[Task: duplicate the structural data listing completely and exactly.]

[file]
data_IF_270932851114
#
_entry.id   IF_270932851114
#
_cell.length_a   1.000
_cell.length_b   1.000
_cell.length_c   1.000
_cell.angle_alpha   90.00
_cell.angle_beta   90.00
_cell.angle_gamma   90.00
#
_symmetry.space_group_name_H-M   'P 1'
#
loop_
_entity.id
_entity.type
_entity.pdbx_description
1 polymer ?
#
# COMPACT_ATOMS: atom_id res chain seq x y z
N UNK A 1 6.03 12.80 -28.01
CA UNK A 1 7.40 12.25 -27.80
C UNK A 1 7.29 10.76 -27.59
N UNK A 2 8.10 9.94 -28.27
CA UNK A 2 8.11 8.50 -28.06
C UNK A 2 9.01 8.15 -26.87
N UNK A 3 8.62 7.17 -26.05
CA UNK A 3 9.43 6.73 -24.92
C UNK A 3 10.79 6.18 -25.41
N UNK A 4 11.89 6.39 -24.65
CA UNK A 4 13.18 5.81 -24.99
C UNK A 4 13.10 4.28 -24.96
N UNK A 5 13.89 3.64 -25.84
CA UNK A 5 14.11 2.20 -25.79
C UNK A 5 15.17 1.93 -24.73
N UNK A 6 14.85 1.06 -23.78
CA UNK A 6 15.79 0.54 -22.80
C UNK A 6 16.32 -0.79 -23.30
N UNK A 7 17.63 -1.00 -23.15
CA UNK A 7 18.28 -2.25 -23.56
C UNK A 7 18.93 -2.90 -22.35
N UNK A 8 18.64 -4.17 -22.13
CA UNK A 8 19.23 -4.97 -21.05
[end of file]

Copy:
data_IF_270932851114
#
_entry.id   IF_270932851114
#
_cell.length_a   1.000
_cell.length_b   1.000
_cell.length_c   1.000
_cell.angle_alpha   90.00
_cell.angle_beta   90.00
_cell.angle_gamma   90.00
#
_symmetry.space_group_name_H-M   'P 1'
#
loop_
_entity.id
_entity.type
_entity.pdbx_description
1 polymer ?
#
# COMPACT_ATOMS: atom_id res chain seq x y z
N UNK A 1 6.03 12.80 -28.01
CA UNK A 1 7.40 12.25 -27.80
C UNK A 1 7.29 10.76 -27.59
N UNK A 2 8.10 9.94 -28.27
CA UNK A 2 8.11 8.50 -28.06
C UNK A 2 9.01 8.15 -26.87
N UNK A 3 8.62 7.17 -26.05
CA UNK A 3 9.43 6.73 -24.92
C UNK A 3 10.79 6.18 -25.41
N UNK A 4 11.89 6.39 -24.65
CA UNK A 4 13.18 5.81 -24.99
C UNK A 4 13.10 4.28 -24.96
N UNK A 5 13.89 3.64 -25.84
CA UNK A 5 14.11 2.20 -25.79
C UNK A 5 15.17 1.93 -24.73
N UNK A 6 14.85 1.06 -23.78
CA UNK A 6 15.79 0.54 -22.80
C UNK A 6 16.32 -0.79 -23.30
N UNK A 7 17.63 -1.00 -23.15
CA UNK A 7 18.28 -2.25 -23.56
C UNK A 7 18.93 -2.90 -22.35
N UNK A 8 18.64 -4.17 -22.13
CA UNK A 8 19.23 -4.97 -21.05